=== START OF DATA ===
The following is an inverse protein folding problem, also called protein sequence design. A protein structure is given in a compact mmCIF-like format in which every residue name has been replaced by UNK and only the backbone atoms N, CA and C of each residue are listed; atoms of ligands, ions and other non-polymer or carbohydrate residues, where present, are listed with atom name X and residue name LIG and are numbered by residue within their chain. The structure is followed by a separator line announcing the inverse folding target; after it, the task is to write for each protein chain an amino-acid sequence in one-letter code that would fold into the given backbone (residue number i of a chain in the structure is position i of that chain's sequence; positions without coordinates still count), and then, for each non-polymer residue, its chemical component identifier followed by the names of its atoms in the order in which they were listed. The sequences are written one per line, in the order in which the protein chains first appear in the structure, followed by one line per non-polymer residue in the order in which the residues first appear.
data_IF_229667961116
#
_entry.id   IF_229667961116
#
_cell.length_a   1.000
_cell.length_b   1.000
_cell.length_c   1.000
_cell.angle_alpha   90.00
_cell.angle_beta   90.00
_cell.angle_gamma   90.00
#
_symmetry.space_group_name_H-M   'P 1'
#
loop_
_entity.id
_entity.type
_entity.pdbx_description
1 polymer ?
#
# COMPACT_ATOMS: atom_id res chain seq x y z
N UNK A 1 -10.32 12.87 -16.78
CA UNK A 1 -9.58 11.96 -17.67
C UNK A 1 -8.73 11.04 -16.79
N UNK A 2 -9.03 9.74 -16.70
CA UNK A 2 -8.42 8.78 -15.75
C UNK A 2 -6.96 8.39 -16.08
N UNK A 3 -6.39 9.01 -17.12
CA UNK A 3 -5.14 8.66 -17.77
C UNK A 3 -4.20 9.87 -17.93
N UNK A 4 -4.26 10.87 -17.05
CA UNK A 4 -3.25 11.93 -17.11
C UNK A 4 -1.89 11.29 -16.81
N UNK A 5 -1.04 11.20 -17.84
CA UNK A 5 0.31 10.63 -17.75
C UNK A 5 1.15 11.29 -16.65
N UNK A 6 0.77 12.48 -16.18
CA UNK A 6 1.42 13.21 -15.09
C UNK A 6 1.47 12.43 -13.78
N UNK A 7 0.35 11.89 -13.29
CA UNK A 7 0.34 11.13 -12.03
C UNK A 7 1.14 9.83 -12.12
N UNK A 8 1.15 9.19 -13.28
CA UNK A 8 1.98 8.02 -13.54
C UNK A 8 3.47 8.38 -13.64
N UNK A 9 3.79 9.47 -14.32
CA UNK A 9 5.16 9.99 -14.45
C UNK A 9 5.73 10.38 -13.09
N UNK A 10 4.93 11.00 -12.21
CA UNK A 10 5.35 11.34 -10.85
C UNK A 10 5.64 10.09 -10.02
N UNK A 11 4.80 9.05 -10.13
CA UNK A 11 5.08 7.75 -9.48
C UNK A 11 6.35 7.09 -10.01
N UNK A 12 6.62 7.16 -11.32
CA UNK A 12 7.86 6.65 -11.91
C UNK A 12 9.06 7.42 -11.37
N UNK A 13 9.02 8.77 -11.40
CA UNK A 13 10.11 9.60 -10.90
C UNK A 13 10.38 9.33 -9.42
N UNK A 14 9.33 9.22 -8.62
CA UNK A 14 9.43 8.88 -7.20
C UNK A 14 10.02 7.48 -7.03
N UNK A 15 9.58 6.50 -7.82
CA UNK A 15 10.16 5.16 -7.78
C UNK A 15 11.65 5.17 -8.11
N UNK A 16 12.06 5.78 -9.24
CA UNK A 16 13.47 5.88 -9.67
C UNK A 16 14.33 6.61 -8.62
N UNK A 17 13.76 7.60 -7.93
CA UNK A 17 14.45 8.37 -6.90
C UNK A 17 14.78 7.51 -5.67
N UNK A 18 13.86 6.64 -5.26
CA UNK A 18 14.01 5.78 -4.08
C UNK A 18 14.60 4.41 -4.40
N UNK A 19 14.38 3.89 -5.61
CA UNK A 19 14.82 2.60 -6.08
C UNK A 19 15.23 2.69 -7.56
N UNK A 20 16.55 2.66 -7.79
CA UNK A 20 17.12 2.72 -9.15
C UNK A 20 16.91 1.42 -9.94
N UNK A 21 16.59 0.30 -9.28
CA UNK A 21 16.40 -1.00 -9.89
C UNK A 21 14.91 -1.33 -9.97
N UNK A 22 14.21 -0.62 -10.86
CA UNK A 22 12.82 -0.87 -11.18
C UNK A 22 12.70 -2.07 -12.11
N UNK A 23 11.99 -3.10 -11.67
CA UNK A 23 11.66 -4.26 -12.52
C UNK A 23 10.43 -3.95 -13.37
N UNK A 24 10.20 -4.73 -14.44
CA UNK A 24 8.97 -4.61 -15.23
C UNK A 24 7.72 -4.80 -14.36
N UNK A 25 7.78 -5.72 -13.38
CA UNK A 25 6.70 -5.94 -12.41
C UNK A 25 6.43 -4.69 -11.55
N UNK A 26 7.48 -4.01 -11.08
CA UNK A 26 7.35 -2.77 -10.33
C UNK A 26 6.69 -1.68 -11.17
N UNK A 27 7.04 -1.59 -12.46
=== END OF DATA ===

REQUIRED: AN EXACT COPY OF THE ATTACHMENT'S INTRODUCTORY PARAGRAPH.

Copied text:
The following is an inverse protein folding problem, also called protein sequence design. A protein structure is given in a compact mmCIF-like format in which every residue name has been replaced by UNK and only the backbone atoms N, CA and C of each residue are listed; atoms of ligands, ions and other non-polymer or carbohydrate residues, where present, are listed with atom name X and residue name LIG and are numbered by residue within their chain. The structure is followed by a separator line announcing the inverse folding target; after it, the task is to write for each protein chain an amino-acid sequence in one-letter code that would fold into the given backbone (residue number i of a chain in the structure is position i of that chain's sequence; positions without coordinates still count), and then, for each non-polymer residue, its chemical component identifier followed by the names of its atoms in the order in which they were listed. The sequences are written one per line, in the order in which the protein chains first appear in the structure, followed by one line per non-polymer residue in the order in which the residues first appear.